We still want beef

by Miranda Reiman

People love beef.

When price skyrockets, and incomes are tight, people still love beef. That’s according to a new Oklahoma State University research report, “Retail and Foodservice Marketing Trends for Beef.”

Co-authors Bailey Harsh and Deb VanOverbeke combined data from major consumer databases to find, “even as late as 2013, among consumers who changed their meat purchases 91% were spending less.”

Most indications show that’s returning to pre-recession levels.

“The majority of consumers today say beef isn’t too expensive. But most importantly, 72% of consumers listed beef as their first or top choice of proteins in 2013,” it states.

“Even during a recession, folks still want to have beautiful moments in their lives,” says John Lundeen, senior executive director of market research for the National Cattlemen’s Beef Association (NCBA), a contractor to the Beef Checkoff.

Still, as drought and other herd-shrinking circumstances helped elevate prices and add to the cash register crunch, many predicted a decline in demand.

Deb VanOverbeke

The higher quality the beef, the more likely it is to live up to expectations, says Phil Bass, Certified Angus Beef ® (CAB®) brand meat scientist.

“High quality meat results in the high quality end product,” he says, noting marbling increases the three palatability components: tenderness, juiciness and flavor. “Marbling is less dense than protein, so if you have the marbling in that piece of meat it’s going to be easier to bite through.”

Research also shows the more intramuscular fat, the more intense the “beautiful, buttery-flavor” and the juicer the meat is.
Higher quality beef is also more forgiving. Beef Checkoff studies show nearly 50% of people like their steaks cooked “medium well” to “well done.”

“As a result, if you don’t have that marbling in there then it’s going to turn out to be a very dry steak,” Bass says. “The marbling doesn’t evaporate, but the water does cook off.”

Branding at the meat case helps assure purchasers they’re getting what they want.

“In all categories, consumers have preferred brands. When you talk about ketchup, most people are brand loyal,” VanOverbeke shares as an example. “We’re seeing beef move toward that brand recognition.

A decline in high-school cooking education coupled with more after-school activities taking families out of the kitchen, could lead to a decrease in preparing beef for dinner, Lundeen says.

“It’s not happening at school and it’s happening to a smaller degree in the home, so you just don’t grow up with it,” he says, “but that does not mean that there isn’t a desire to cook.”

Indeed, this generation has grown up with the Food Network and a greater exposure to a vast array of food choices.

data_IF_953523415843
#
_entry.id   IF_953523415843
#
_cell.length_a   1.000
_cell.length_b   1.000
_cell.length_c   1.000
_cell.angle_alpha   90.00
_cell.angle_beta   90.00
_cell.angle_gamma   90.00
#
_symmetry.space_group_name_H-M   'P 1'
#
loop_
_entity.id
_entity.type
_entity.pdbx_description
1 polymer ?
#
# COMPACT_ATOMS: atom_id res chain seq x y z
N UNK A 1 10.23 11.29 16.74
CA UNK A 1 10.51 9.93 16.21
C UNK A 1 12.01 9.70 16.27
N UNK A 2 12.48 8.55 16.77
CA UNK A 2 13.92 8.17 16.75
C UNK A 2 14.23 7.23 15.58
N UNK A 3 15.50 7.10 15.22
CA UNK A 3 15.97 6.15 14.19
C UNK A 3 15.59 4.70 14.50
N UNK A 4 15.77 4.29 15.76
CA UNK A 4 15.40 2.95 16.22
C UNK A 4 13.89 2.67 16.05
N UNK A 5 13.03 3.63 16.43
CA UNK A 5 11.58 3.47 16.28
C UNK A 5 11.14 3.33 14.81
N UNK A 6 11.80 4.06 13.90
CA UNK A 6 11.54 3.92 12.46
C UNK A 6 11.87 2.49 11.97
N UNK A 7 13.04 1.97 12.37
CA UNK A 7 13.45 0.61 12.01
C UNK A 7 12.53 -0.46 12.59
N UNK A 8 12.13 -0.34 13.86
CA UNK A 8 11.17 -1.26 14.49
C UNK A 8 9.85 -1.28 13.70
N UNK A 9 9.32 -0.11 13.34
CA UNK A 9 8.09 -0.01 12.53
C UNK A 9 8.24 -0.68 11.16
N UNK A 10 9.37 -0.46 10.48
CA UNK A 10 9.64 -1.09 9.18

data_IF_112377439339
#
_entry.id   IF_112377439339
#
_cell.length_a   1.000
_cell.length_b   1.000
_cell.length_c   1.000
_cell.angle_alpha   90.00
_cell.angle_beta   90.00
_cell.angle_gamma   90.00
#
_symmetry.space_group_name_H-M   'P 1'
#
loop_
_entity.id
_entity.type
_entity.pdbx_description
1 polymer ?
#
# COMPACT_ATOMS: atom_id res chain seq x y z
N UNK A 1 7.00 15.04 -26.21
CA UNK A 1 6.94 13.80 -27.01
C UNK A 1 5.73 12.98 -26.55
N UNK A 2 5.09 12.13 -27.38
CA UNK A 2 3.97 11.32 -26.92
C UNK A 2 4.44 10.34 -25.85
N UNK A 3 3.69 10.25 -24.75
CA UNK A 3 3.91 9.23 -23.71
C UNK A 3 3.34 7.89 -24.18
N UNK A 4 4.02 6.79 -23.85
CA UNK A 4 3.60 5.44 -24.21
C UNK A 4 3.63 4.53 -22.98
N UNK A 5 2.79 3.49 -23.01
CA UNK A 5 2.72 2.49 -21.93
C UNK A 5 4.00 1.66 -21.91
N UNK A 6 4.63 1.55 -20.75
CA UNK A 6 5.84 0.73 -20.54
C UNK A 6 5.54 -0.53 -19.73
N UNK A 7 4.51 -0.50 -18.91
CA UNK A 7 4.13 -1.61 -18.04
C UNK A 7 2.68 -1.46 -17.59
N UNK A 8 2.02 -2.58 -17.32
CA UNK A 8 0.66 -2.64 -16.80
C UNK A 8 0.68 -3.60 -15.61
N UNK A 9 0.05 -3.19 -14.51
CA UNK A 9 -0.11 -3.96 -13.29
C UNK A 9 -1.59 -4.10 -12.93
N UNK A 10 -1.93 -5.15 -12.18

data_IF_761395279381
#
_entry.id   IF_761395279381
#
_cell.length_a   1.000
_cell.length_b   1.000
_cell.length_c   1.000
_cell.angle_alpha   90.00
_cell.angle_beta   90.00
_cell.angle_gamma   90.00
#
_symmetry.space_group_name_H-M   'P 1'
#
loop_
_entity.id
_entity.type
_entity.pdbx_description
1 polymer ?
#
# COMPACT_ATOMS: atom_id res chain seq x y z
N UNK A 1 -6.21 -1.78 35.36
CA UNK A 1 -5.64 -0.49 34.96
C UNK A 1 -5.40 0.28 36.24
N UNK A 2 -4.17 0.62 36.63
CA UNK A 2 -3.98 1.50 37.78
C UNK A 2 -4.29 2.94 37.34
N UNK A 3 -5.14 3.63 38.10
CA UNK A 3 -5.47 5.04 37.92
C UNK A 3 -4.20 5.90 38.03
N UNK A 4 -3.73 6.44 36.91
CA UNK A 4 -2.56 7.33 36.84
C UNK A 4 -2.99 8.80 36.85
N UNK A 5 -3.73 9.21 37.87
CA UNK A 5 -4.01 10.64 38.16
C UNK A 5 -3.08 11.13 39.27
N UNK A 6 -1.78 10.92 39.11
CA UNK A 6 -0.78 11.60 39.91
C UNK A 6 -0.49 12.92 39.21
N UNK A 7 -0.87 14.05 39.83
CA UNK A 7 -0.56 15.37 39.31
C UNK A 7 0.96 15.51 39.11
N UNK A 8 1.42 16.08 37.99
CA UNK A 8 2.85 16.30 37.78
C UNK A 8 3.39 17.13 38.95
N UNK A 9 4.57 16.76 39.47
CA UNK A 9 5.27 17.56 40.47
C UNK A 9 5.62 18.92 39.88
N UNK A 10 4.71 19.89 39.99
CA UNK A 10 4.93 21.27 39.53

“Cooking is a very social thing and is a common force among people,” Lundeen says, noting that the beef industry must equip consumers to work with the product.

John Lundeen

The higher quality the beef, the more likely it is to live up to expectations, says Phil Bass, Certified Angus Beef ® (CAB®) brand meat scientist.

“High quality meat results in the high quality end product,” he says, noting marbling increases the three palatability components: tenderness, juiciness and flavor. “Marbling is less dense than protein, so if you have the marbling in that piece of meat it’s going to be easier to bite through.”

Research also shows the more intramuscular fat, the more intense the “beautiful, buttery-flavor” and the juicer the meat is.
Higher quality beef is also more forgiving. Beef Checkoff studies show nearly 50% of people like their steaks cooked “medium well” to “well done.”

“As a result, if you don’t have that marbling in there then it’s going to turn out to be a very dry steak,” Bass says. “The marbling doesn’t evaporate, but the water does cook off.”

Branding at the meat case helps assure purchasers they’re getting what they want.

“In all categories, consumers have preferred brands. When you talk about ketchup, most people are brand loyal,” VanOverbeke shares as an example. “We’re seeing beef move toward that brand recognition.

Since 2002, CAB demand increased 108%, compared to a 51% increase for USDA Choice or higher, and a decline of 1% for unbranded Choice, according to a Kansas State University demand index in 2014.

“Part of the goal is to get consumers to come back to that section of the meat case over and over again because they are happy with the beef they had the last time,” she says.

VanOverbeke says the main research message is that beef came through the recession in good shape and poised for growth.
“Consumers ultimately believe the price reflects beef’s value and continue to vote with their dollars for beef’s flavor, juiciness, tenderness and versatility,” the authors say.

People love beef.

Now it’s up to the industry to make sure they continue to have reasons to, Lundeen cautions: “We have to produce a great product that, at the end of the day, tastes good. Actually it has to taste more than good. It has to taste great.”

To read more, view the entire white paper at www.cabcattle.com/research.